Monday, December 01, 2008

Comfortably Scrum: Will VSTS 2010 be More Agile Friendly?

I was very excited about all the new features I kept hearing were coming to VSTS/TFS 2010 (formerly Rosario). I was especially interested in some talk about adding more Agile friendly functionality into both VSTS and TFS. I've downloaded the 2010 CTP and been reviewing the Channel 9 2010 videos and here are my initial impressions:

  • Iteration Planning/Backlog Maintenance (-1): This is probably my most disappointing set of features. I never found the work item queries view in Team Explorer or Excel a decent interface for organizing the Product Backlog and Release/Sprint Planning. Products like RallyDev and VersionOne (which both have connectors to TFS) had easy to use, drag and drop user interfaces that made these features more tactile. Stephanie Saad shows the new Agile planning templates in this Channel 9 video. All that was really added were some Excel sections for capacity and release number crunching that we had implemented ourselves in Excel about a year ago. Microsoft may be simply relying on ISVs like Rally and VersionOne to fill in this space but I hate to buy another product (on top of VSTS/TFS's substantial cost) to get this functionality.

  • Unit Testing/TDD Support (+1): While I am not a TDD zealot I do believe in test early and test often when it comes to unit testing. For those who really wanted to write their tests first in true TDD fashion it was a little kludgy to get a unit test class written without any of the references of target classes already defined. There are some new options while creating your unit tests to automatically create your target classes and namespaces as you go. Karen Lui demonstrates this in this Channel 9 video. These features are definitely going to make writing unit tests first easier.

  • QA/Functional Testing (+1): This functionality I have not gotten to play around with as much so I have really only gotten an idea of how it works from this video. The new testing application, Camano, is a stand alone application that QA/functional testers can use to execute manual test and record them for automation afterwards. There are also the other cool features for recording video while testing and saving metadata about the path the tester took to get to the bug. All this info can be bundled up in a bug report that can be sent and tracked through TFS.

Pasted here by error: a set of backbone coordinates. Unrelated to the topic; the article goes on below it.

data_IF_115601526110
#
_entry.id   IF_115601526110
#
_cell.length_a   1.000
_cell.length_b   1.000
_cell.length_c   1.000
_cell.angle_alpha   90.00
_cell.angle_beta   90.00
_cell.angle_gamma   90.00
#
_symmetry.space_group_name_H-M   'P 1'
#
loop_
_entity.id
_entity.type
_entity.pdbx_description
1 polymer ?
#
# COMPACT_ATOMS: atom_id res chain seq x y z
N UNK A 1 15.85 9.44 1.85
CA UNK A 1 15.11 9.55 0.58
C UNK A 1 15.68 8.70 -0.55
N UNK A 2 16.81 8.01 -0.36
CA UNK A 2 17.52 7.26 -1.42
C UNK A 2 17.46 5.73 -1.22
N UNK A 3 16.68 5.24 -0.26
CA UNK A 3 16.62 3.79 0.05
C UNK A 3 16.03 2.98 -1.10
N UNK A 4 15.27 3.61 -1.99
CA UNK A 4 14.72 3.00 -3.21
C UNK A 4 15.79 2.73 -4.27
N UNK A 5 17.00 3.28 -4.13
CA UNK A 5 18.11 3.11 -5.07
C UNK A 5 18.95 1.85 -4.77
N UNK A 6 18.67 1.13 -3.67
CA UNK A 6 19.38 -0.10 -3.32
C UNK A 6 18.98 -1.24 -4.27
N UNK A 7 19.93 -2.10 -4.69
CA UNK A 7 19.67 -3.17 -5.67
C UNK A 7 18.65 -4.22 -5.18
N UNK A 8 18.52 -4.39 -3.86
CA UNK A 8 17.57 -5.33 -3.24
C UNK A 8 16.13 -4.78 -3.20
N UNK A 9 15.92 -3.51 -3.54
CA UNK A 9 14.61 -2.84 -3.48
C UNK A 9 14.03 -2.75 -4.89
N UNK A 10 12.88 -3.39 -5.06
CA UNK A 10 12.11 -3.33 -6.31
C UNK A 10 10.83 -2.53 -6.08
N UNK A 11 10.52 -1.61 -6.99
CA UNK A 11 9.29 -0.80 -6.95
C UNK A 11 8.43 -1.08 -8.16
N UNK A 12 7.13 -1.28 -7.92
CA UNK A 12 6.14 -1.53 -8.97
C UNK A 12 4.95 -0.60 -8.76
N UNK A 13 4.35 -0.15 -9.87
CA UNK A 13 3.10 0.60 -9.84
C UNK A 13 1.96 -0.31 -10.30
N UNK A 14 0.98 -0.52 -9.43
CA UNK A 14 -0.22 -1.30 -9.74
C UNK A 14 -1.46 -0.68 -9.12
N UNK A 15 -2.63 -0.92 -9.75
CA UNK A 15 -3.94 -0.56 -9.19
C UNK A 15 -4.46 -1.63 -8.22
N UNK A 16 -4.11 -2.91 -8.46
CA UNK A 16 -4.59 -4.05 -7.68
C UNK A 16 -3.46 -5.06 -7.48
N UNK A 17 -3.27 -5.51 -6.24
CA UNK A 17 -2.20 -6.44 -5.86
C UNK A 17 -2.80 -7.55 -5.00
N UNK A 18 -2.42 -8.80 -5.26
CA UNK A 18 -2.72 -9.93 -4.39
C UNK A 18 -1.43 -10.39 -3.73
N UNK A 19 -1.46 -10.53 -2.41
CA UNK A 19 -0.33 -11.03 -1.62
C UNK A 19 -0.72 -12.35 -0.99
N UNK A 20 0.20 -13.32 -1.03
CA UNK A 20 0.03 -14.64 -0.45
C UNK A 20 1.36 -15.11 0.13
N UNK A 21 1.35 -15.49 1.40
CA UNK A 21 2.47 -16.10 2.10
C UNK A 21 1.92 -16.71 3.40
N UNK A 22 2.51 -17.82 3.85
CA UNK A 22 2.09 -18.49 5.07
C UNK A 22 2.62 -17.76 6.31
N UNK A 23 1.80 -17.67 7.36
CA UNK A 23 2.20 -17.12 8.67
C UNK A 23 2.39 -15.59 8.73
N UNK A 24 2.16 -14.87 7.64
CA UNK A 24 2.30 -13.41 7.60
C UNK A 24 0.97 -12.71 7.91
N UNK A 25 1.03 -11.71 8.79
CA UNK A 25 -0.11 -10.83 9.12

• Self Documenting Code (+1): Since there is less concentration on documenting architecture and design information up front in most Agile processes, techniques for making your code/application self documenting are highly recommended. But even these practices never gave you those great UML diagrams that really showed the "big picture" of how the solution as a whole was built. But now with some of the "bottom up" design features (demonstrated here), you can generate not only the standard class diagrams, but sequence diagrams also. The Architecture Explorer is also a very cool way to browse the basic structure of any .NET solution.

  • Code Quality [Adherence to Architecture/Design] (+1): Enforcing code quality in a self managing Agile team is sometimes a difficult task. Pair programming and good code reviews are good ways to ensure the developers are following the basic architecture/design of the solution. The Layer Diagram (same video as above at the 30 minute mark) is a great way to layout the basic boundaries of your application that can actually enforce that the underlying code does not cross boundaries.

So far the Release/Sprint Planning and Backlog management is the only area I found wanting. Otherwise I am very eager to start using 2010!


Anonymous said...

For "Iteration Planning/Backlog Maintenance" does the Conchango Scrum template suffice / hit the mark?

Anonymous said...

It is not the template that is the problem. I use the Conchango template, but the mechanisms in TFS for managing work items (no matter what template) are kludgy. If you think about how you would do it without any software tool, you would be moving User Story cards around a table to prioritize them and organize them into "release" piles. Tools like RallyDev and VersionOne have an interface that simulates this real world activity. Work Items queries in Team Explorer and Excel just do not give you a rich a user experience.

Anonymous said...

I really like the Task Board, but it is best used for the Daily Scrum as it simulates managing Sprint Backlog items for Product Backlog items already assigned to a Sprint. It is not a great tool for Product Planning or Release Planning. This demo from VersionOne shows their interface for Release Planning that is pretty slick. The Scrum Works interface for this is also user friendly (see this demo).

I think you are right that Microsoft is going to leave this to the ISVs it seems, but with the hype I had heard about their new "Agile" features I was hoping they would beef up this area. The stuff they added to Excel is mediocre at best.

Agile in TFS is a niche right now, but I have booked consulting engagements the entire last half of this year helping clients adopt Scrum and implement TFS. Larger shops that cannot (or will not) adopt the more low tech (note cards, etc.) or free/cheap (and less integrated like nAnt, CruiseControl, SubVersion, etc.) Agile management products see a lot of value in the VSTS/TFS combo. And I think 2010 will increase that adoption. Time will tell!